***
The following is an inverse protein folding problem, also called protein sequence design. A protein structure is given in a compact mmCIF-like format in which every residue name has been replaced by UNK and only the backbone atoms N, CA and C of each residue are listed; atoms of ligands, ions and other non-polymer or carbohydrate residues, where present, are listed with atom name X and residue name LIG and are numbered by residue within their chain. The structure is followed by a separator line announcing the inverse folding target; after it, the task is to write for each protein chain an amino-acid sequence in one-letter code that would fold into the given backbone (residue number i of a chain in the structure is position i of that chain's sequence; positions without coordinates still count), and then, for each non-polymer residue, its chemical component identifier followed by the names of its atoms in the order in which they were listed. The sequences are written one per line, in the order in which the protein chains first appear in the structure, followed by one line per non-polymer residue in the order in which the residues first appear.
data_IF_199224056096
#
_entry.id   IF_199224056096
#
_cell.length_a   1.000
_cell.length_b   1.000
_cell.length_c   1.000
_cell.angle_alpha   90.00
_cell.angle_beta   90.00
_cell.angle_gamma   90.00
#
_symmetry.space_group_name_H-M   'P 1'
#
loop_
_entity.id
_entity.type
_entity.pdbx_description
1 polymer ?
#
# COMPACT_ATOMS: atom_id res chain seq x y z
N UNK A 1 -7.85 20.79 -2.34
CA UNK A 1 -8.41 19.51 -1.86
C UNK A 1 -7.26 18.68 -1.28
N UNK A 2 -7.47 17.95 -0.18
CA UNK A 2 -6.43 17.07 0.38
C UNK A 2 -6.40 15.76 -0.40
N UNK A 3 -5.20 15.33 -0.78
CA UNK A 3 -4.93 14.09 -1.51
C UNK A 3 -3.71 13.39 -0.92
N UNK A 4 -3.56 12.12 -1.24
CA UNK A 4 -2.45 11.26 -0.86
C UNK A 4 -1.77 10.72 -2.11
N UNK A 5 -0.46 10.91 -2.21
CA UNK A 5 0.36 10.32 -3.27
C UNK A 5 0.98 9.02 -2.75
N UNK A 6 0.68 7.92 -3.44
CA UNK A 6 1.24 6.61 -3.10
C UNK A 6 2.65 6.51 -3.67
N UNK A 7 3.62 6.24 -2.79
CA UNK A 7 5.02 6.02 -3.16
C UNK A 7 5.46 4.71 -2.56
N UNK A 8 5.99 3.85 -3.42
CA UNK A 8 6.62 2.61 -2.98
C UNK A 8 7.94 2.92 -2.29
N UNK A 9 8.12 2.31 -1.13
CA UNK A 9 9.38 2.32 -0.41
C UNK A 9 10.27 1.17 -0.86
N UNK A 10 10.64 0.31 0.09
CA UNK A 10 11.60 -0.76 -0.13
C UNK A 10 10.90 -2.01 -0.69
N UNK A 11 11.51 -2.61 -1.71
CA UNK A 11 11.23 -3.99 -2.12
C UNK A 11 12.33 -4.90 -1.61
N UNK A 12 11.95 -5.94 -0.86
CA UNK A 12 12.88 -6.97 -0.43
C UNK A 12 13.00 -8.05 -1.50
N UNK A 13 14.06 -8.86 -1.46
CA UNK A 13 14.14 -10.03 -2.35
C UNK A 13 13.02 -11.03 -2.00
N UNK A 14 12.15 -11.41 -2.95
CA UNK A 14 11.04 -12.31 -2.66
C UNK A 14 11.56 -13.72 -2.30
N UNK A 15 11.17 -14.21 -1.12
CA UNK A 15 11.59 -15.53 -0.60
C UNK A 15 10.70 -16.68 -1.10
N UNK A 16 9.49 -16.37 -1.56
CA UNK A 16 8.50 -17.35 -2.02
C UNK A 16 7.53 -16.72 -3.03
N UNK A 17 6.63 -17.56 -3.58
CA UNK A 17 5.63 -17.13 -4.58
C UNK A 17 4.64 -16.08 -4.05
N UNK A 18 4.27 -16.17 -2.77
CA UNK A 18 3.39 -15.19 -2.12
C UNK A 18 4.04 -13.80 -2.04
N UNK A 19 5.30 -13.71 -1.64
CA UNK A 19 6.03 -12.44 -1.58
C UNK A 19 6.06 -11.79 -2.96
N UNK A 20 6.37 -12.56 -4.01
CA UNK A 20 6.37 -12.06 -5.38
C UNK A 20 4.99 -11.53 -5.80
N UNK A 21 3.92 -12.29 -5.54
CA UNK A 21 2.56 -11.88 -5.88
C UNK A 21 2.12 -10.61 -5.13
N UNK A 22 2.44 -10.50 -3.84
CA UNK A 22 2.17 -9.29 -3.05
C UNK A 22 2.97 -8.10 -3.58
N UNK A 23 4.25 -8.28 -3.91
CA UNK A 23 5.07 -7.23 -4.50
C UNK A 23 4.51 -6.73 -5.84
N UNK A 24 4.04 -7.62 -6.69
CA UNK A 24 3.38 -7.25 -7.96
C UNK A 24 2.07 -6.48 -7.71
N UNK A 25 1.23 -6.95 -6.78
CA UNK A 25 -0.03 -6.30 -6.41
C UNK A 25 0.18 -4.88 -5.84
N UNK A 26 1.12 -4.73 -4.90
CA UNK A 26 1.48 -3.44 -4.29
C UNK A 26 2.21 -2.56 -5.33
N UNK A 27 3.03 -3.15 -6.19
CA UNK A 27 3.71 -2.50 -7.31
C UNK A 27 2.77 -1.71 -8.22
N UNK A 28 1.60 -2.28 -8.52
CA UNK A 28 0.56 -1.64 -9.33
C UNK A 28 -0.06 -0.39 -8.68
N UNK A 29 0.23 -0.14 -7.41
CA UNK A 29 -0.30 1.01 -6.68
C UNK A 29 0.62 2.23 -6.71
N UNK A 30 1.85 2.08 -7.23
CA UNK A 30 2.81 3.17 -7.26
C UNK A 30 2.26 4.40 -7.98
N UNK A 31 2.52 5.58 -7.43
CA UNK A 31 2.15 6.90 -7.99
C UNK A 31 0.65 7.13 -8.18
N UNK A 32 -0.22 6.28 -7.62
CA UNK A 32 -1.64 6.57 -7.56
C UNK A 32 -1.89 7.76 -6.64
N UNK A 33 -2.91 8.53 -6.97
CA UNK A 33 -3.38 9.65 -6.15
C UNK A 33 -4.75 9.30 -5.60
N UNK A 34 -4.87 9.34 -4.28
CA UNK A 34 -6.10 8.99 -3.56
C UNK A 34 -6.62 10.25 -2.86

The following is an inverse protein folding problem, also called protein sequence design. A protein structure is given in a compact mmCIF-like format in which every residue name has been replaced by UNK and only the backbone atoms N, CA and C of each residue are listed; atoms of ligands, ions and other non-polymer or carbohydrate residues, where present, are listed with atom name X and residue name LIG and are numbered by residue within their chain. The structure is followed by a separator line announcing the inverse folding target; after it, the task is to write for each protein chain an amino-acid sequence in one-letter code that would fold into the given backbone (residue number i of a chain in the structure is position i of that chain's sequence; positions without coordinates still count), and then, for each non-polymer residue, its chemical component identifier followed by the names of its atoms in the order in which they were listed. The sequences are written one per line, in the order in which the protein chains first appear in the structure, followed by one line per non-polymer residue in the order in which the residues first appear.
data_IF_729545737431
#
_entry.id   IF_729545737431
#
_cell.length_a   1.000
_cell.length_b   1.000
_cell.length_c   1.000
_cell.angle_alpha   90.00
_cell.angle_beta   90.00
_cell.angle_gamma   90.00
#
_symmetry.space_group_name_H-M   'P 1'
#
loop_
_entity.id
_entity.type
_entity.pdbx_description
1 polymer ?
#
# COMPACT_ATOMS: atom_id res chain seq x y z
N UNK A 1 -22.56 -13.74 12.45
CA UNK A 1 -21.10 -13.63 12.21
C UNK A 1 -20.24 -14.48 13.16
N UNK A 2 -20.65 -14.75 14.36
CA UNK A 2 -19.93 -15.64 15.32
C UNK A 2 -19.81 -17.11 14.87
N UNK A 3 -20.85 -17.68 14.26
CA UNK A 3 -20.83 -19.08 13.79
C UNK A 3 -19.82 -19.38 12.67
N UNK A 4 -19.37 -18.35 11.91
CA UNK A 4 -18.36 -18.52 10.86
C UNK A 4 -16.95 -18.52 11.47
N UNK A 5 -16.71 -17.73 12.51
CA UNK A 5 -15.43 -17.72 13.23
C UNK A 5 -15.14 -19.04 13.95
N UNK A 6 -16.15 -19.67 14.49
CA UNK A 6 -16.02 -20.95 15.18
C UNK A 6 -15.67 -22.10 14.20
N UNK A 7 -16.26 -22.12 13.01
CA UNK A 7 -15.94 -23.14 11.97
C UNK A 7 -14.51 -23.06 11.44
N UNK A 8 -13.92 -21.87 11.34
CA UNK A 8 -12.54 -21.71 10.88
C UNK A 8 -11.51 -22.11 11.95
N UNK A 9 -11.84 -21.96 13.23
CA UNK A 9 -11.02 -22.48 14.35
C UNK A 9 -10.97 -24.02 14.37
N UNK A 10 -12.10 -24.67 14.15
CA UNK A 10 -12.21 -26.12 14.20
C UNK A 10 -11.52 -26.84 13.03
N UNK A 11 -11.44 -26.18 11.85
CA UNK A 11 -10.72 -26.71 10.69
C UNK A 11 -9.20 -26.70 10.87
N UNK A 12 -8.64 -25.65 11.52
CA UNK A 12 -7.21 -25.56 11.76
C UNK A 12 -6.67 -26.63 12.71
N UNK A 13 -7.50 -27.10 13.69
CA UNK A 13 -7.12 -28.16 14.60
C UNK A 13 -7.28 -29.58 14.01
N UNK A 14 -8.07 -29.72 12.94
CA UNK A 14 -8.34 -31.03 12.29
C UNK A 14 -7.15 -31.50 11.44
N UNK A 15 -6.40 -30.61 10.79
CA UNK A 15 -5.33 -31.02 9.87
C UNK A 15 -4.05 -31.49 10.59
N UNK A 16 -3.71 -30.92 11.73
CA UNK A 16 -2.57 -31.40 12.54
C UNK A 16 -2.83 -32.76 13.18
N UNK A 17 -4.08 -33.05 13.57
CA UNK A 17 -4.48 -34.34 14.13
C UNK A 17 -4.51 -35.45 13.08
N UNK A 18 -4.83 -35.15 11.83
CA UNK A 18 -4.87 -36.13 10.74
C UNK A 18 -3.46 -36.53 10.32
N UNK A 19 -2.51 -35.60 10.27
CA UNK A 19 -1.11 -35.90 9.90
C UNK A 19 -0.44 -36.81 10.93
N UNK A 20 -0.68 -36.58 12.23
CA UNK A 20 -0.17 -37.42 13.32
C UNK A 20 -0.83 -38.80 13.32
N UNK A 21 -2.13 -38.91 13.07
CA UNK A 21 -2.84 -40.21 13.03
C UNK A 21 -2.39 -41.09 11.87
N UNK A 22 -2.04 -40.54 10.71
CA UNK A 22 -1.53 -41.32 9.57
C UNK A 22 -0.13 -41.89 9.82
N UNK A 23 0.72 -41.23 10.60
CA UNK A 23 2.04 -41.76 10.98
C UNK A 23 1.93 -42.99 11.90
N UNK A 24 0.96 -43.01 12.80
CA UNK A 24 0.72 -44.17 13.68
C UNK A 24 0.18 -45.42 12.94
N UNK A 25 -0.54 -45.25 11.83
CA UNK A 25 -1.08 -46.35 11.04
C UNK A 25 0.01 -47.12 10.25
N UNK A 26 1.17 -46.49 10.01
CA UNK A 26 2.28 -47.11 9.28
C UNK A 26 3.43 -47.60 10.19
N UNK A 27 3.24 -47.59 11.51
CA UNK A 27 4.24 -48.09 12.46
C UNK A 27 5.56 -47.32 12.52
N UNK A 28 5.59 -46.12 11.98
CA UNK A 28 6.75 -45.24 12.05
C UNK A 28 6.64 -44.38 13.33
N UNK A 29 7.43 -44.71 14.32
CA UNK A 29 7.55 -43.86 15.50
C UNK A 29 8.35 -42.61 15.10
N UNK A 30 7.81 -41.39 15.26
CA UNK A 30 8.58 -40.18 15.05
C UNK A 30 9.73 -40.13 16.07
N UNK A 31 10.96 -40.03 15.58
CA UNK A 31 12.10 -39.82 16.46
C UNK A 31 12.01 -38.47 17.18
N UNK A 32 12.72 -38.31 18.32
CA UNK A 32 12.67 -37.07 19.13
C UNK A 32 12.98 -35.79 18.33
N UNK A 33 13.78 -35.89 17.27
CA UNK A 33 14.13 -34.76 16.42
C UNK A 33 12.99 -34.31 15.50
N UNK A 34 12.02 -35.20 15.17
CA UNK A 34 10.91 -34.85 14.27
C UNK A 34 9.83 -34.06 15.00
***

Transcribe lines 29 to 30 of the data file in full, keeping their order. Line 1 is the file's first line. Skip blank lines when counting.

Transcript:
CA UNK A 3 -4.93 14.09 -1.51
C UNK A 3 -3.71 13.39 -0.92